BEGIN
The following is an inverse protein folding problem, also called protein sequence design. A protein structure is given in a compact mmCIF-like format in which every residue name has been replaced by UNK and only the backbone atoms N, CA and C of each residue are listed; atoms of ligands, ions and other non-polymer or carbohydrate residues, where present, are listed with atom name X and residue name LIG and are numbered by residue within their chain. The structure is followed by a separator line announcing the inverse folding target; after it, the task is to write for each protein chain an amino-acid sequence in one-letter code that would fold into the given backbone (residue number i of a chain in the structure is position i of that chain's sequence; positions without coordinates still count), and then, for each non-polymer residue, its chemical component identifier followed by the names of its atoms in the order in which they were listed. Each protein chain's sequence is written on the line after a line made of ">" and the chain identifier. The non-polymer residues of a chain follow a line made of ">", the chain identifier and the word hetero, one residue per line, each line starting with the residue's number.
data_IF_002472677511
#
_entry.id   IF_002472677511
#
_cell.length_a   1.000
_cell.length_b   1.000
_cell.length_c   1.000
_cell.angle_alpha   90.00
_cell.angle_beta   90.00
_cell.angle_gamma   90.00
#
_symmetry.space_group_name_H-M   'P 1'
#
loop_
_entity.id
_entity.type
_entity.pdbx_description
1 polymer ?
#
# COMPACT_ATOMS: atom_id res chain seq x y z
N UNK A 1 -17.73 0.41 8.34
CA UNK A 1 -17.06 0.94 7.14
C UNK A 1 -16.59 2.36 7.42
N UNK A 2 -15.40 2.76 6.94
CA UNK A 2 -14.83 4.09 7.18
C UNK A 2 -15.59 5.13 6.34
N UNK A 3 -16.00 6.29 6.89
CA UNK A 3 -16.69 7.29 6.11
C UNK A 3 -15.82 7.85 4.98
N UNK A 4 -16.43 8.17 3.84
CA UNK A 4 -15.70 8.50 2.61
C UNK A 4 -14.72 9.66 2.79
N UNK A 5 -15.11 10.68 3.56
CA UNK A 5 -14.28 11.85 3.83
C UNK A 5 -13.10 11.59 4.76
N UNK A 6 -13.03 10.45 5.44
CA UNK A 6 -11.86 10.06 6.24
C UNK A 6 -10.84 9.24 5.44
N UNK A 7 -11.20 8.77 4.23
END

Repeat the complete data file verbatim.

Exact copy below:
The following is an inverse protein folding problem, also called protein sequence design. A protein structure is given in a compact mmCIF-like format in which every residue name has been replaced by UNK and only the backbone atoms N, CA and C of each residue are listed; atoms of ligands, ions and other non-polymer or carbohydrate residues, where present, are listed with atom name X and residue name LIG and are numbered by residue within their chain. The structure is followed by a separator line announcing the inverse folding target; after it, the task is to write for each protein chain an amino-acid sequence in one-letter code that would fold into the given backbone (residue number i of a chain in the structure is position i of that chain's sequence; positions without coordinates still count), and then, for each non-polymer residue, its chemical component identifier followed by the names of its atoms in the order in which they were listed. Each protein chain's sequence is written on the line after a line made of ">" and the chain identifier. The non-polymer residues of a chain follow a line made of ">", the chain identifier and the word hetero, one residue per line, each line starting with the residue's number.
data_IF_002472677511
#
_entry.id   IF_002472677511
#
_cell.length_a   1.000
_cell.length_b   1.000
_cell.length_c   1.000
_cell.angle_alpha   90.00
_cell.angle_beta   90.00
_cell.angle_gamma   90.00
#
_symmetry.space_group_name_H-M   'P 1'
#
loop_
_entity.id
_entity.type
_entity.pdbx_description
1 polymer ?
#
# COMPACT_ATOMS: atom_id res chain seq x y z
N UNK A 1 -17.73 0.41 8.34
CA UNK A 1 -17.06 0.94 7.14
C UNK A 1 -16.59 2.36 7.42
N UNK A 2 -15.40 2.76 6.94
CA UNK A 2 -14.83 4.09 7.18
C UNK A 2 -15.59 5.13 6.34
N UNK A 3 -16.00 6.29 6.89
CA UNK A 3 -16.69 7.29 6.11
C UNK A 3 -15.82 7.85 4.98
N UNK A 4 -16.43 8.17 3.84
CA UNK A 4 -15.70 8.50 2.61
C UNK A 4 -14.72 9.66 2.79
N UNK A 5 -15.11 10.68 3.56
CA UNK A 5 -14.28 11.85 3.83
C UNK A 5 -13.10 11.59 4.76
N UNK A 6 -13.03 10.45 5.44
CA UNK A 6 -11.86 10.06 6.24
C UNK A 6 -10.84 9.24 5.44
N UNK A 7 -11.20 8.77 4.23